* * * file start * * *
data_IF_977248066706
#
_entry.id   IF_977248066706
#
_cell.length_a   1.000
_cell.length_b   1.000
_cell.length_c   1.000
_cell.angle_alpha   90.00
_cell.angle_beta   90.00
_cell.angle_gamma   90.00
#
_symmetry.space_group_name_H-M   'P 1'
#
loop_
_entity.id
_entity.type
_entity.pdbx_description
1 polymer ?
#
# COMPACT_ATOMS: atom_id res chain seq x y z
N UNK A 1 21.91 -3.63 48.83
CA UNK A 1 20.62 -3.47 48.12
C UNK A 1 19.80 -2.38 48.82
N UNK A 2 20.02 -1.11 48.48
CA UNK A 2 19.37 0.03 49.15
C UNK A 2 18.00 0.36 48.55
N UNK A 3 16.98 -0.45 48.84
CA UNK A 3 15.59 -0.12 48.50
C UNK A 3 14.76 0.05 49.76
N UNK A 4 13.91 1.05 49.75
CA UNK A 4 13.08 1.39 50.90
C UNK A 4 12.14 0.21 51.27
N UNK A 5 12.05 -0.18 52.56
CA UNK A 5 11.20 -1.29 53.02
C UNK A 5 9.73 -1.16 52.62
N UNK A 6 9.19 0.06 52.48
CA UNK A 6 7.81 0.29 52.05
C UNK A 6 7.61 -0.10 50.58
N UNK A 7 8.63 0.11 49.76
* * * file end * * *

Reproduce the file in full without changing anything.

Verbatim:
data_IF_977248066706
#
_entry.id   IF_977248066706
#
_cell.length_a   1.000
_cell.length_b   1.000
_cell.length_c   1.000
_cell.angle_alpha   90.00
_cell.angle_beta   90.00
_cell.angle_gamma   90.00
#
_symmetry.space_group_name_H-M   'P 1'
#
loop_
_entity.id
_entity.type
_entity.pdbx_description
1 polymer ?
#
# COMPACT_ATOMS: atom_id res chain seq x y z
N UNK A 1 21.91 -3.63 48.83
CA UNK A 1 20.62 -3.47 48.12
C UNK A 1 19.80 -2.38 48.82
N UNK A 2 20.02 -1.11 48.48
CA UNK A 2 19.37 0.03 49.15
C UNK A 2 18.00 0.36 48.55
N UNK A 3 16.98 -0.45 48.84
CA UNK A 3 15.59 -0.12 48.50
C UNK A 3 14.76 0.05 49.76
N UNK A 4 13.91 1.05 49.75
CA UNK A 4 13.08 1.39 50.90
C UNK A 4 12.14 0.21 51.27
N UNK A 5 12.05 -0.18 52.56
CA UNK A 5 11.20 -1.29 53.02
C UNK A 5 9.73 -1.16 52.62
N UNK A 6 9.19 0.06 52.48
CA UNK A 6 7.81 0.29 52.05
C UNK A 6 7.61 -0.10 50.58
N UNK A 7 8.63 0.11 49.76